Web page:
Urgent intervention needed against GSS student violence!
Stories carried by this publication about the grip of Yizo Yizo style student gangs at Gaborone Senior Secondary School (GSS) do not only read like the script of the popular 1999 South African series, but highlight the same concerns about the break down in the learning culture, the helplessness of teachers, students and teachers.
It is not clear why a school in Botswana, a country often ranked sky high for democracy and rule of law by international indices- would sound like a violent prison, and with nothing seeming to be done about it. We hear that violence, drug abuse and brazen disobedience of authority are the order of the day at the school, and each time this publication follows up the story- no urgency seems to be attached to issue.
This is particularly remarkable if you consider that education in the country is already bedeviled by a lot of issues, chief among them- the bad results that are continuously posted by schools at all levels of our education system. Teachers at the school have expressed the apparent lack of interest from the Ministry of Education, after several of their colleagues and students were injured by the hooligans. While concerns have been raised at PTA meeting, with some parents urging the Ministry to take action, it, for its part suggested that the students should be rehabilitated instead of being expelled from the school.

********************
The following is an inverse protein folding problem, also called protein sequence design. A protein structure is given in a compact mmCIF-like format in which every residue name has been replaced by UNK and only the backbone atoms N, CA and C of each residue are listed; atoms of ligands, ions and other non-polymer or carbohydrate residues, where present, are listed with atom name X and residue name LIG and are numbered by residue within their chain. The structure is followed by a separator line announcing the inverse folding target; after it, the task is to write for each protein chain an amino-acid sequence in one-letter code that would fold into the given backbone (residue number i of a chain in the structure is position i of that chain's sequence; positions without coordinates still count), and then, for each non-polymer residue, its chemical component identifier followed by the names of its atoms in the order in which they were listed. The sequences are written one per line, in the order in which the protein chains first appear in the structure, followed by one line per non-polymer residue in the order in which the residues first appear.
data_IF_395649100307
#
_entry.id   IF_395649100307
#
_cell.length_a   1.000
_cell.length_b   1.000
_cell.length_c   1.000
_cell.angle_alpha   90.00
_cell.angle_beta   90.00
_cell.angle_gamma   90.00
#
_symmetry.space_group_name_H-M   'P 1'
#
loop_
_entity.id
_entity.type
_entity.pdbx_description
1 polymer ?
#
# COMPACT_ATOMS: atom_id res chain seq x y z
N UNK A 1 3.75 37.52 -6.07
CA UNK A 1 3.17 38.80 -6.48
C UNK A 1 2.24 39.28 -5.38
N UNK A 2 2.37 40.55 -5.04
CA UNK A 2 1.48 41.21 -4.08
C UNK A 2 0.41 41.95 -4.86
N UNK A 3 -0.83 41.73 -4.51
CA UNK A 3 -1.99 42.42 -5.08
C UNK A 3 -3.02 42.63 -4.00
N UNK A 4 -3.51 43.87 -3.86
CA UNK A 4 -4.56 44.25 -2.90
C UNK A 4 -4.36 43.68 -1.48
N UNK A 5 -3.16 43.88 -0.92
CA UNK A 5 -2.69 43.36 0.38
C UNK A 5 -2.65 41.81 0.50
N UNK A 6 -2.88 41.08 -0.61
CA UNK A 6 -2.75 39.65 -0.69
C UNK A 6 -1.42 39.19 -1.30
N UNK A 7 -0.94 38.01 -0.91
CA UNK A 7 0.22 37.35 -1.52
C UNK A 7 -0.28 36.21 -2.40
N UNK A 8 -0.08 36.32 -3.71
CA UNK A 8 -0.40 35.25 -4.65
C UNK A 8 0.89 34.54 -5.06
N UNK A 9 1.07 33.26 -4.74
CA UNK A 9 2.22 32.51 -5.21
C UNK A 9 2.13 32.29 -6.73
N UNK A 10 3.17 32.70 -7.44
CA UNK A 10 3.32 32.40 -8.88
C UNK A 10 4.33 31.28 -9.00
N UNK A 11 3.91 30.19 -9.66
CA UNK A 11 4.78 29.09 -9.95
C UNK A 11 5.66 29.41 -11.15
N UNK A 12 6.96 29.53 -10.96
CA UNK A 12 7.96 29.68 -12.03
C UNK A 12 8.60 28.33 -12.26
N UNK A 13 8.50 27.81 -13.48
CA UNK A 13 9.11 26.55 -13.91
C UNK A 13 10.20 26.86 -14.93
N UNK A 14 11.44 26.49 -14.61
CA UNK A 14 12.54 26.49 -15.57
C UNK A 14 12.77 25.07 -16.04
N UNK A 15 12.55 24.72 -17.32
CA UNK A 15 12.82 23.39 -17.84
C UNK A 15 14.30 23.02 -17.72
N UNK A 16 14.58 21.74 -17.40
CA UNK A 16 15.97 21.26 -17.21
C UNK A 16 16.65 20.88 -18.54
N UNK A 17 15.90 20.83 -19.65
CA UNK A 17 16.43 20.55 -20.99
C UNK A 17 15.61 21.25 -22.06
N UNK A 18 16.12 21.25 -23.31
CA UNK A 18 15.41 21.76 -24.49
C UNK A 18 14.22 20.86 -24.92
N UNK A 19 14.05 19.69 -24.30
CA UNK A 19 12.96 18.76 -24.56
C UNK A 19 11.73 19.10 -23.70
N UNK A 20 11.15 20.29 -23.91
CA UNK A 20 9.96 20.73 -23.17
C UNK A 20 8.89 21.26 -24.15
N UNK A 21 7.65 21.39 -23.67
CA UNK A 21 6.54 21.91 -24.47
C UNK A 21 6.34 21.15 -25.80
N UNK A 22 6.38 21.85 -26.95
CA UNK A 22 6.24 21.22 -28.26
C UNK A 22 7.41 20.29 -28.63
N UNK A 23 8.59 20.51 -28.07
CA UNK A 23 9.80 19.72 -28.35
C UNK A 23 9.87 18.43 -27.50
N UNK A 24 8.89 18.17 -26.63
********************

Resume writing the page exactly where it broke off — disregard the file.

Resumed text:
While we accept that counseling and other interventions have their use, it is concerning that in the face of a tense and rowdy environment like GSS, the relevant stake holders are still dilly dallying instead of coming up with meaningful interventions which will guarantee the day to day safety of students and teachers.
We take this opportunity to call on the school’s Parents and Teachers Association to engage the school management on how it can help rescue this volatile situation. Instead of being a mere talk shop, the PTA should pressure management to come up with specific actionable short term and long term interventions and ensure that they are implemented. As stakeholders in the education and welfare of their children, parents should not place excessive trust in government red tape and leave the issue to the authorities alone. They too need to come up with interventions in the interim.
In fact, parents of students who go to the school and other members of the public in Gaborone Central should engage Botswana Police on how they can help secure the safety of students, teachers and property in the school. If this means a group of fathers of GSS students volunteering to do spot checks at the school at certain prearranged times intervals, or parents and authorities agreeing to engage security companies and other such practical measures, so be it.
It would be harrowing that after so many children were lost in the Matsha tragedy, others would be left to the devices of social misfits who we understand have thrown teachers of school flats as well as vandalizing school property. The situation at GSS is preventable, and while the ministry seems to be treating it as completely normal, parents should worry everyday and ask themselves if their children, and indeed teachers, are safe enough.
It is not clear what is causing the upsurge of the gangsterism rife GSS, but whatever it is, it is a bad omen for a country which should be celebrating peace and tranquility as a corner stone of its existence for 50 years. All stakeholders should be careful not to waste time and allow the possibility of fatal injuries to students or anyone who works at GSS. We also call on Gaborone Central member of parliament Phenyo Butale to engage the school management on bringing a lasting solution.